WE WOULD like to believe that Australia is a modern democratic society where citizens enjoy equal rights, including the right to access facilities of various types and natures.
As such, since its inception about seven years ago, the Islamic Society of Ballarat has been toiling to establish a facility where its members can gather for both social and religious purposes.
The vision of the society has always been that such a facility would also serve to remove misconceptions and promote tolerance via open days and other community-orientated activities.
The ISB is registered as an incorporation and functions according to a constitution approved by Australian Consumer Affairs.
About 65 Muslims families live in Ballarat and 150 Muslim students are studying in Ballarat University and there isn't a single Muslim community centre or a mosque in Ballarat.
The residents and students offer Friday prays in the university prayer room, which is not big enough to accommodate all at one time.
Also, the big gathering for annual festivals like Eid is becoming difficult to organise because of limited space.
To have a community centre along with a mosque has become a necessity for a Muslim population living in Ballarat and, finally, Islamic Society of Ballarat has purchased the property. The Ballarat City council has issued a planning permit for the property to be used as worship place and community activities.
We reject the scare-mongering, racist agendas promoted by far-right groups. These types of agendas can only incite ugly violence against the Ballarat Muslims who are overwhelmingly peace-loving, non-violent individuals.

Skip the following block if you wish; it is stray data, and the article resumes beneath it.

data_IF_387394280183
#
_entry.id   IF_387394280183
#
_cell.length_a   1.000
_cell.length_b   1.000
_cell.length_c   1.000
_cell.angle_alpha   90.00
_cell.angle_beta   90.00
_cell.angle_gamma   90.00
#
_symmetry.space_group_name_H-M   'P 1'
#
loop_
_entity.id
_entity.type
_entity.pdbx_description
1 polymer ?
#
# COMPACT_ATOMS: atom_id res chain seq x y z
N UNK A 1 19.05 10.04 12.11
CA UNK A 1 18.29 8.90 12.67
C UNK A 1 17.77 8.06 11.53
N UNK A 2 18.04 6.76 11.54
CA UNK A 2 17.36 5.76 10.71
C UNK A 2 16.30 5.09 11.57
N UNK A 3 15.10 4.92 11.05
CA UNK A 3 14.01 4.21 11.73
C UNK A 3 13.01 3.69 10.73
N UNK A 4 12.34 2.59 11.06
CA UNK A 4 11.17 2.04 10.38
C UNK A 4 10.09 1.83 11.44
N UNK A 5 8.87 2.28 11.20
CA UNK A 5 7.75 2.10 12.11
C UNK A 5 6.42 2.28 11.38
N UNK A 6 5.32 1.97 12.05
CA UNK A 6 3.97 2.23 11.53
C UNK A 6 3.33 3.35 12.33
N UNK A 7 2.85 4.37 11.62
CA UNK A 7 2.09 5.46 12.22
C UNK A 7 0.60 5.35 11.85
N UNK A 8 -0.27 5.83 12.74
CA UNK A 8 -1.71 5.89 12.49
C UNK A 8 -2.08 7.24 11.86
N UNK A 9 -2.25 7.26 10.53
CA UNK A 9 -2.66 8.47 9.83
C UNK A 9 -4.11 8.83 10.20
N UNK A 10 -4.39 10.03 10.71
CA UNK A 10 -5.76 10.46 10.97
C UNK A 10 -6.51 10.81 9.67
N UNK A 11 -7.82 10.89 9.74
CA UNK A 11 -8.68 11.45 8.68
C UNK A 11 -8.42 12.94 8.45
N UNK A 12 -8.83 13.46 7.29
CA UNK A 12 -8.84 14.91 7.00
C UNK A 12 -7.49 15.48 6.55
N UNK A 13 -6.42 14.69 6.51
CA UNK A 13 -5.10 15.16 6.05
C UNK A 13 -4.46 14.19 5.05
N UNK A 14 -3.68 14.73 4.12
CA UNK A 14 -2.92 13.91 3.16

The Muslim community in Ballarat is filled with well-educated, well-trained professionals contributing to the society through organisations like Federation University, base hospital, VicRoads and Ballarat Technology Park.
Indeed, the reaction of Ballarat residents to the recent negative comments, expressed by a far-right group against our plans to establish Ballarat's first mosque, has touched our hearts and assured us that goodwill and kindness do prevail in this beautiful city of ours.
We are grateful to the large number of people who demonstrated their support and understanding by leaving a comment on The Courier website, by an email to one of our members or even by a word of encouragement uttered at a private conversation.
As much as we value the support of our friends, we would like to suggest to others that we are happy to engage in dialogues and various
activities intended to remove misgivings and promote friendliness and harmony.
Muslims have been a part of the Australian life since the 18th and 19th centuries, from when the first camel rider from Afghanistan/Pakistan arrived to help open up the outback, and there have been mosques in many Australian cities for just as long.
Currently the number of international students in Australian universities is decreasing, same effect at Federation University.
Developing a community centre and a mosque here will not only increase the multicultural capability of the City of Ballarat, but, in turn, attract more professionals and international students to the city of Ballarat and this will ultimately contribute to the sustainability of the Australian economy.